12 variables, the factor analysis indicates that all items clearly loaded on the intended construct. The lowest Cronbach alpha observed is.8, beyond the.7 recommended (Nunnally and Bernstein 1994). To create an overall construct for each concept (reliance, perceived reputation, and trusting intention) we deduct the participants responses for manual systems from the responses for automated systems. We then calculate the mean for the items in each construct to create a composite variable. For the dependent variable (likelihood to initiate a fraud investigation) the factor analysis finds two factors, with four items clearly loading on the first factor, one item loading on the second factor, and one item cross-loading on both factors. We eliminate the two factors that do not exhibit adequate loading. As a consequence, the Cronbach alpha increases from an original.74 when the six items are included to.84 when only four items are included. We decide to conduct the analysis with the construct including only the four items that exhibit adequate loadings. Table 1 presents the descriptive statistics for the dependent variable in each of the experimental conditions. Table 1 Descriptive statistics for experimental conditions Decision-aid system Manual Automated Correct information 4.44 (1.37) (1.18) 10 Frame Incorrect information 5.10 (1.40) (1.51) 13 Mean (standard deviation) number of cases We use ANOVA to assess the impact of the experimental conditions on the intention to initiate a fraud investigation. The model includes two main effects, an interaction, and three control variables. The result from the analysis is presented in Table 2.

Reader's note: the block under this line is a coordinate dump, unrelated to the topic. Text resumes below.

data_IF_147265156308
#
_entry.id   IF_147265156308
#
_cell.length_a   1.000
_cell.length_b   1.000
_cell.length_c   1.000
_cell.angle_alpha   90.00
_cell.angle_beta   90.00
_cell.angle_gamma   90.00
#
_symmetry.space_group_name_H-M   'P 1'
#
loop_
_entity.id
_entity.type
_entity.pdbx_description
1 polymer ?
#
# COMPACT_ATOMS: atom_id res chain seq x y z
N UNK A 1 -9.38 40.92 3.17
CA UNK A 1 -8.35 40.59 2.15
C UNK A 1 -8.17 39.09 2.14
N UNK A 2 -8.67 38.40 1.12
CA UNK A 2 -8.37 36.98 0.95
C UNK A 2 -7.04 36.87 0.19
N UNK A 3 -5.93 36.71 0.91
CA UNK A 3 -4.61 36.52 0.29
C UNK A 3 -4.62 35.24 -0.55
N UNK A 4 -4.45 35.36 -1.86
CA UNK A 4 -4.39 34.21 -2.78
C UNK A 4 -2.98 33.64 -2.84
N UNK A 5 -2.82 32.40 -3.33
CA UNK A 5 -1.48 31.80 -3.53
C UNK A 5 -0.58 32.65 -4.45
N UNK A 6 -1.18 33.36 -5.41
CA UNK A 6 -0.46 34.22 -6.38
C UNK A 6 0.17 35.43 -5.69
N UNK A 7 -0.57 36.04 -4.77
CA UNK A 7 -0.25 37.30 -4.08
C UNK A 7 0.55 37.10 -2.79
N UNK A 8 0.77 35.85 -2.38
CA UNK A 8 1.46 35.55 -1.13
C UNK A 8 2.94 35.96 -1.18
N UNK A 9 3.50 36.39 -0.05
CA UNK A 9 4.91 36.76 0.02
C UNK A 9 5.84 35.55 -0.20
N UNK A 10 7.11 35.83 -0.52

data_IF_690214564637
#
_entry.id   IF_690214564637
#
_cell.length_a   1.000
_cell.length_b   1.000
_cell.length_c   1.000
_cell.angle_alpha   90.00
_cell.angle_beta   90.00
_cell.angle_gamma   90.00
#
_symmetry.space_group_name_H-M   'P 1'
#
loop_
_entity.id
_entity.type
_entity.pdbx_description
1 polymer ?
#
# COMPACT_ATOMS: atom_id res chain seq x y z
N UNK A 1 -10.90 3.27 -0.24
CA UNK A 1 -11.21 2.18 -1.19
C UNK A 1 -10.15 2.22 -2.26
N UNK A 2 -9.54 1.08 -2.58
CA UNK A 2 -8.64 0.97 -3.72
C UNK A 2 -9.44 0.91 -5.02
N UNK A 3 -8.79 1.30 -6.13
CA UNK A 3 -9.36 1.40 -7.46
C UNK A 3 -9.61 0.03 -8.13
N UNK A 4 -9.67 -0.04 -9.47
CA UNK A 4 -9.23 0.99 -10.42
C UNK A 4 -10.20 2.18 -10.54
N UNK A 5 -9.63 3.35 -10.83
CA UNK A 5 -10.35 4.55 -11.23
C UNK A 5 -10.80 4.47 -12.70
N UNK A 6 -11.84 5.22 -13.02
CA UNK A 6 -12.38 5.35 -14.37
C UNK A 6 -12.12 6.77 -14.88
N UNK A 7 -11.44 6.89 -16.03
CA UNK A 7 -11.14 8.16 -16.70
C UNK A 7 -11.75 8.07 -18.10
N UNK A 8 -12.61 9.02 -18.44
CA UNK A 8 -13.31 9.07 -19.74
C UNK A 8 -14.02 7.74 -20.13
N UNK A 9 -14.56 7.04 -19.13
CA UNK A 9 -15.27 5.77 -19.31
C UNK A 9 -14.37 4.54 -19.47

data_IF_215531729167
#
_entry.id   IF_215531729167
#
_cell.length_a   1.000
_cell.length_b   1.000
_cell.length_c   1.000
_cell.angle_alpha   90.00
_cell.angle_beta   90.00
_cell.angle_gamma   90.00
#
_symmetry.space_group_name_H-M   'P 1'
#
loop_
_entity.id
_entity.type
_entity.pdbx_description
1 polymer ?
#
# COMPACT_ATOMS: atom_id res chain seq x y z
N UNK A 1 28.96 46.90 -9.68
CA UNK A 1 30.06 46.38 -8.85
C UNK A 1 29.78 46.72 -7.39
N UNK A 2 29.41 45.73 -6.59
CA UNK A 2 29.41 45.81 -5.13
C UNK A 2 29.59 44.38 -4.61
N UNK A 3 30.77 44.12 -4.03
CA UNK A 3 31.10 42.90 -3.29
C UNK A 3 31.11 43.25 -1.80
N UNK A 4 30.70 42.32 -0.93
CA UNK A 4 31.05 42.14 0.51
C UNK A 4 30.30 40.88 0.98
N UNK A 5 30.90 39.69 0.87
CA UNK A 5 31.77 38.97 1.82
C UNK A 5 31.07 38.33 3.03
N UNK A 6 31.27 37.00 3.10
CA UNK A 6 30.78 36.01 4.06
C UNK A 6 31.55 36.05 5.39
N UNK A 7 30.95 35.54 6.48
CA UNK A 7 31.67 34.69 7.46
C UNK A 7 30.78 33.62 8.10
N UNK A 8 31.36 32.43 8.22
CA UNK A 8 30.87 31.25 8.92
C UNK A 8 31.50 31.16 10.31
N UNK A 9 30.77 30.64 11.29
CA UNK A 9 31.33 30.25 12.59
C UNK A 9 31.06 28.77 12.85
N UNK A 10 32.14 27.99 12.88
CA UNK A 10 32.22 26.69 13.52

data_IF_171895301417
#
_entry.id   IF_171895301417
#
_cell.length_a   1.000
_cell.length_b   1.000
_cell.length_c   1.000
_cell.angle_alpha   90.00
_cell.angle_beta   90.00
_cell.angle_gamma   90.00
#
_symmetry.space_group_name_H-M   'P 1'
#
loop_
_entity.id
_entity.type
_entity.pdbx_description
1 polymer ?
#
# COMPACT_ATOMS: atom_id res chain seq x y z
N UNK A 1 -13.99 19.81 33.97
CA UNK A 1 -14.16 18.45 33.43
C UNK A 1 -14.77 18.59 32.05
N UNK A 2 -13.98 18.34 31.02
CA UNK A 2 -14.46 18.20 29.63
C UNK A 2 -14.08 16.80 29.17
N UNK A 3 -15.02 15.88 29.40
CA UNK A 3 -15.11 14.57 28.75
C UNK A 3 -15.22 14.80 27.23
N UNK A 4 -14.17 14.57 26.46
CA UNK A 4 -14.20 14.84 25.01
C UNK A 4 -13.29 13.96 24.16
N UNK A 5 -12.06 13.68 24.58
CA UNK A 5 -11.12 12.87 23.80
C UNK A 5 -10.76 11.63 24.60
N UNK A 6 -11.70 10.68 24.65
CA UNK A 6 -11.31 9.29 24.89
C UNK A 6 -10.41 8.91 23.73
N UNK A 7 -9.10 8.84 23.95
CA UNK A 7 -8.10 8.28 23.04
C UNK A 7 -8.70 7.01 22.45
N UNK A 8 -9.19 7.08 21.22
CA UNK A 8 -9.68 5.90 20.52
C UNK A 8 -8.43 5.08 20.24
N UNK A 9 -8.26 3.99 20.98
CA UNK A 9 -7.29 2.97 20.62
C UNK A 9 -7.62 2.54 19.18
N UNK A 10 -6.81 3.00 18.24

13 Table2 Hypotheses test: Effects of automated decision-aid system and framing on the intention to initiate a fraud investigation Sum of Squares Degrees of freedom Mean Square F Sig. Corrected Model Intercept Reliance Perceived reputation Trusting intentions Framing (H1) Decision-aid system (H2) Decision-aid system * Framing (H3) Error Total Corrected Total R Squared =.198 (Adjusted R Squared =.094) The main effects for hypothesis 1 and 2 are not significant (p=.843 and p=.278 respectively), however the interaction is highly significant (p=.039). In the presence of significant interactions interpreting main effects is misleading because they present a partial view of the total effect (Gamst et al. 2008). Following Gamst el al. (2008), we interpret the interaction testing the different effects with post-hoc comparisons adjusting for experiment-wise errors to maintain the alpha level at.05. Pair-wise post-hoc analysis is conducted using Bonferroni procedures, which is a conservative procedure to adjust alpha levels (Gamst et al. 2008). Figure 1 displays the interaction between the use of automated decision-aid systems and framing.

14 Figure 1 Interaction of decision-aid system and framing When information is framed as 80% probability of the system correctly identifying a disgruntled employee, participants who were told the report was generated by an automated decision-aid system are more likely to initiate a fraud investigation than those who were told the report was generated by a manual decision-aid system (p=.038). However, when the information is framed as 20% probability of the system incorrectly identifying an employee as disgruntled, the intention to initiate a fraud investigation is not statistically different for either type of system (manual or automated) (p=.42).